With a quick glance around, we can tell that the obesity epidemic is becoming more and more prevalent. And the greater our body weights become, the more we see the whole host of diseases that come along with obesity as well, including diabetes, heart disease, and even some types of cancer.
We like to think that preventing obesity is a simple matter of personal responsibility, and that if we only used our willpower, we could right the imbalance between our caloric intake and expenditure. But it is becoming increasingly clear that solving the obesity problem will require more than the customary fix of a little less chocolate cake and a little more time on the treadmill.
There are at least 32 gene variants that have been implicated as links to obesity, including one that decreases our propensity to choose healthy, low-fat foods. At various times, hormones in our gut, like glucagon-like peptide 1 and oxyntomodulin, are sending satiety signals to our brain, reducing our food intake, while others hormones, like ghrelin, are stimulating our appetites. The peptide hormone leptin, which is secreted by fat tissue and suppresses hunger, was once even a prime candidate for drug therapies — until we realized that blood concentrations of leptin actually increase with body fat and that most obese individuals have developed a resistance to the hormone.
Ashley Gearhardt, a clinical psychology doctoral student at Yale, also discovered that some people show both the neurological and behavioral signs of substance dependence in response to certain craveable types of food, such as ice cream, french fries, and candy, much like a smoker responds to cigarettes. What is intriguing, Gearhardt says, is that not all obese individuals exhibit “food addiction” and that not all lean individuals are free from these signs of dependence. But those who are addicted to food demonstrate the same neural response patterns to food cues as would be predicted for those with substance dependence.
Food addiction brings into question the role of our food environment, in which highly processed foods are advertised through “guerrilla marketing,” particularly to children. We do not yet understand all of the potential consequences that these highly marketed, rewarding foods may have, though Gearhardt suggests that they offer “the potential of hijacking control for at-risk individuals.” When faced with such an intense food environment, efforts at self-control may not be enough.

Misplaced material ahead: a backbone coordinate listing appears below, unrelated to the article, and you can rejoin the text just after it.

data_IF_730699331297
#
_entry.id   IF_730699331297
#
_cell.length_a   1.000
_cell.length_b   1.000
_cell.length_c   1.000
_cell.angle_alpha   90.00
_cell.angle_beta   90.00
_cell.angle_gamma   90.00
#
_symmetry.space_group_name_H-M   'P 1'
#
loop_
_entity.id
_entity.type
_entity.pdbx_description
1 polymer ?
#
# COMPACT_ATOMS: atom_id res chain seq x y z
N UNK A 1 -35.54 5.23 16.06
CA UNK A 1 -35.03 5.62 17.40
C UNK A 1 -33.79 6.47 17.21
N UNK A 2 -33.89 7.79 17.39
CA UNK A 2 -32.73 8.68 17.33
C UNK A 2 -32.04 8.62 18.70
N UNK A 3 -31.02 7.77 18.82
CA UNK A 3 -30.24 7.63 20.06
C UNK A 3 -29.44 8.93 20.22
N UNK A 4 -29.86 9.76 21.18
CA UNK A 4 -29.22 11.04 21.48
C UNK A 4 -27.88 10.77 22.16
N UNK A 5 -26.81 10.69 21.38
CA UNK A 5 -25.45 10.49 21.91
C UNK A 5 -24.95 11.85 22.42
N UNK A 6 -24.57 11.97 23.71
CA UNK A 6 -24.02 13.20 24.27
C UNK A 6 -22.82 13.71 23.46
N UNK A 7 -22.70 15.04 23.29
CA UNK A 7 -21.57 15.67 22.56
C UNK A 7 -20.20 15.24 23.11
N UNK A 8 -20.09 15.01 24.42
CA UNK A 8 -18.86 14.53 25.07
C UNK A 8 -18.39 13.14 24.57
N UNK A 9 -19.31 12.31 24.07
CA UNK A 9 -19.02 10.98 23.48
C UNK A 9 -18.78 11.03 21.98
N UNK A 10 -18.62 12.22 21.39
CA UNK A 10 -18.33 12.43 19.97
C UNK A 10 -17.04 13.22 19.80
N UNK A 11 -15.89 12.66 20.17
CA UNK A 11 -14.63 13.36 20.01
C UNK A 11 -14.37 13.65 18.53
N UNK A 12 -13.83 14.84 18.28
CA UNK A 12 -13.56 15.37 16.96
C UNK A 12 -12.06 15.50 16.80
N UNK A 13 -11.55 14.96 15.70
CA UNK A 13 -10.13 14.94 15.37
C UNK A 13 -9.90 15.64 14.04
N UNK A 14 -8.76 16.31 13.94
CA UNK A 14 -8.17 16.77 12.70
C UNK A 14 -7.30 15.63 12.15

Striking as well are findings that obesity may even in fact have infectious origins, an idea encompassed in the term “infectobesity.” Already, six different pathogens have been indicted as causing obesity in animals, two of which are also associated with human obesity. Many more obese individuals than lean individuals harbor antibodies in their blood to the human adenovirus, or Ad-36, a pathogen responsible for causing respiratory tract infections, suggesting a link between human obesity and Ad-36.
An even more startling discovery supporting the idea of infectobesity was made in a recent study led by Dr. Jorge Henao-Mejia, Dr. Eran Elinav, and Mrs. Chengcheng Jin in the laboratory of Dr. Richard Flavell, a Sterling Professor of Immunobiology at the Yale School of Medicine and a Howard Hughes Medical Institute Investigator. Their study suggests yet another way in which obesity could be infectious: through gut microbiota, bacteria that live in our intestines. These bacteria populations are regulated by proteins called inflammasomes that are responsible for sensing particular stimuli and triggering an inflammatory response. The team observed that mice that were deficient in certain inflammasomes — and therefore had altered gut bacteria populations — exhibited a higher incidence of fatty liver disease and obesity when fed a high-fat diet. The same severity of disease was reproduced in healthy mice merely by cohousing the two populations, suggesting that the altered gut bacteria condition was infectious.
Elinav is quick to emphasize that this study does not suggest that gut microbiota cause obesity, but rather that it is the combination of diet, genetics, and microflora that promoted obesity in the mice. “This is another contributing mechanism [to obesity],” he explains, “ [but] the dietary component is of no less importance.” Both the high-fat diet and the genetic mutations in inflammasomes, by altering the gut microbiota, were necessary driving factors for the development of liver disease and obesity.
All of these findings add yet additional threads to what is becoming the more and more complex web of obesity, one in which we as humans are becoming increasingly trapped. Obesity is not a simple problem with a straightforward solution, and it does not look like we will be stumbling upon a quick fix anytime soon. But with the whole multitude of contributing factors — genetics, hormones, addiction, viruses, gut microbiota — we know that there is much more to be blamed in this epidemic than just that extra slice of chocolate cake.